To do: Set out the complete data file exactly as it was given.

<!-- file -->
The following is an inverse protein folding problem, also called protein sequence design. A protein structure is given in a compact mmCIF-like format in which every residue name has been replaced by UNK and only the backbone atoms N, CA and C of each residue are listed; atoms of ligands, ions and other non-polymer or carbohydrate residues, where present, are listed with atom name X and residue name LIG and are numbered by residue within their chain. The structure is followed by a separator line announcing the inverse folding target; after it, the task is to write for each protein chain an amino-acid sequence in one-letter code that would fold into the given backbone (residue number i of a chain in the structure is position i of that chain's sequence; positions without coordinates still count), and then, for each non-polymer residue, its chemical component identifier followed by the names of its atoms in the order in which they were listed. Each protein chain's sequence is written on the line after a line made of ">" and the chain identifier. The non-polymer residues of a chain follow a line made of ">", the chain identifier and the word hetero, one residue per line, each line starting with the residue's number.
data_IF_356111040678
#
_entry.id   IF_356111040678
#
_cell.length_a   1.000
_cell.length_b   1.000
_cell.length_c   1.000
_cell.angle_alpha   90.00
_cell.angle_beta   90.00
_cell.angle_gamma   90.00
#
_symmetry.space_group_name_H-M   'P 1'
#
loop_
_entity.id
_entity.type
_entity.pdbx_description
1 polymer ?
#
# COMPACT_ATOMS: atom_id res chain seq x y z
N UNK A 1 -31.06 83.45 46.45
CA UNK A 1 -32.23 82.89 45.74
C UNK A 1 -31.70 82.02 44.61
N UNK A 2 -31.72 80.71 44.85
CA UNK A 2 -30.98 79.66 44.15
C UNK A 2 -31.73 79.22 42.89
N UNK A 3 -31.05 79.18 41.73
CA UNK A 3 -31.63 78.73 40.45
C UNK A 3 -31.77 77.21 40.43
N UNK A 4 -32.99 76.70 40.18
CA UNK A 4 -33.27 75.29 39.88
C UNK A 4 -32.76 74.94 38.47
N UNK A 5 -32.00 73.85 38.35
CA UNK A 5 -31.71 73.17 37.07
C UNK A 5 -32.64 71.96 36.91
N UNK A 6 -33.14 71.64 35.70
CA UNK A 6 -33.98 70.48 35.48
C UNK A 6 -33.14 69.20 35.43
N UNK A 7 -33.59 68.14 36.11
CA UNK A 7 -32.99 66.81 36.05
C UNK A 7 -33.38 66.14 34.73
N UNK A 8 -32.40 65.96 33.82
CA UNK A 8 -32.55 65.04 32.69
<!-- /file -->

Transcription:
The following is an inverse protein folding problem, also called protein sequence design. A protein structure is given in a compact mmCIF-like format in which every residue name has been replaced by UNK and only the backbone atoms N, CA and C of each residue are listed; atoms of ligands, ions and other non-polymer or carbohydrate residues, where present, are listed with atom name X and residue name LIG and are numbered by residue within their chain. The structure is followed by a separator line announcing the inverse folding target; after it, the task is to write for each protein chain an amino-acid sequence in one-letter code that would fold into the given backbone (residue number i of a chain in the structure is position i of that chain's sequence; positions without coordinates still count), and then, for each non-polymer residue, its chemical component identifier followed by the names of its atoms in the order in which they were listed. Each protein chain's sequence is written on the line after a line made of ">" and the chain identifier. The non-polymer residues of a chain follow a line made of ">", the chain identifier and the word hetero, one residue per line, each line starting with the residue's number.
data_IF_356111040678
#
_entry.id   IF_356111040678
#
_cell.length_a   1.000
_cell.length_b   1.000
_cell.length_c   1.000
_cell.angle_alpha   90.00
_cell.angle_beta   90.00
_cell.angle_gamma   90.00
#
_symmetry.space_group_name_H-M   'P 1'
#
loop_
_entity.id
_entity.type
_entity.pdbx_description
1 polymer ?
#
# COMPACT_ATOMS: atom_id res chain seq x y z
N UNK A 1 -31.06 83.45 46.45
CA UNK A 1 -32.23 82.89 45.74
C UNK A 1 -31.70 82.02 44.61
N UNK A 2 -31.72 80.71 44.85
CA UNK A 2 -30.98 79.66 44.15
C UNK A 2 -31.73 79.22 42.89
N UNK A 3 -31.05 79.18 41.73
CA UNK A 3 -31.63 78.73 40.45
C UNK A 3 -31.77 77.21 40.43
N UNK A 4 -32.99 76.70 40.18
CA UNK A 4 -33.27 75.29 39.88
C UNK A 4 -32.76 74.94 38.47
N UNK A 5 -32.00 73.85 38.35
CA UNK A 5 -31.71 73.17 37.07
C UNK A 5 -32.64 71.96 36.91
N UNK A 6 -33.14 71.64 35.70
CA UNK A 6 -33.98 70.48 35.48
C UNK A 6 -33.14 69.20 35.43
N UNK A 7 -33.59 68.14 36.11
CA UNK A 7 -32.99 66.81 36.05
C UNK A 7 -33.38 66.14 34.73
N UNK A 8 -32.40 65.96 33.82
CA UNK A 8 -32.55 65.04 32.69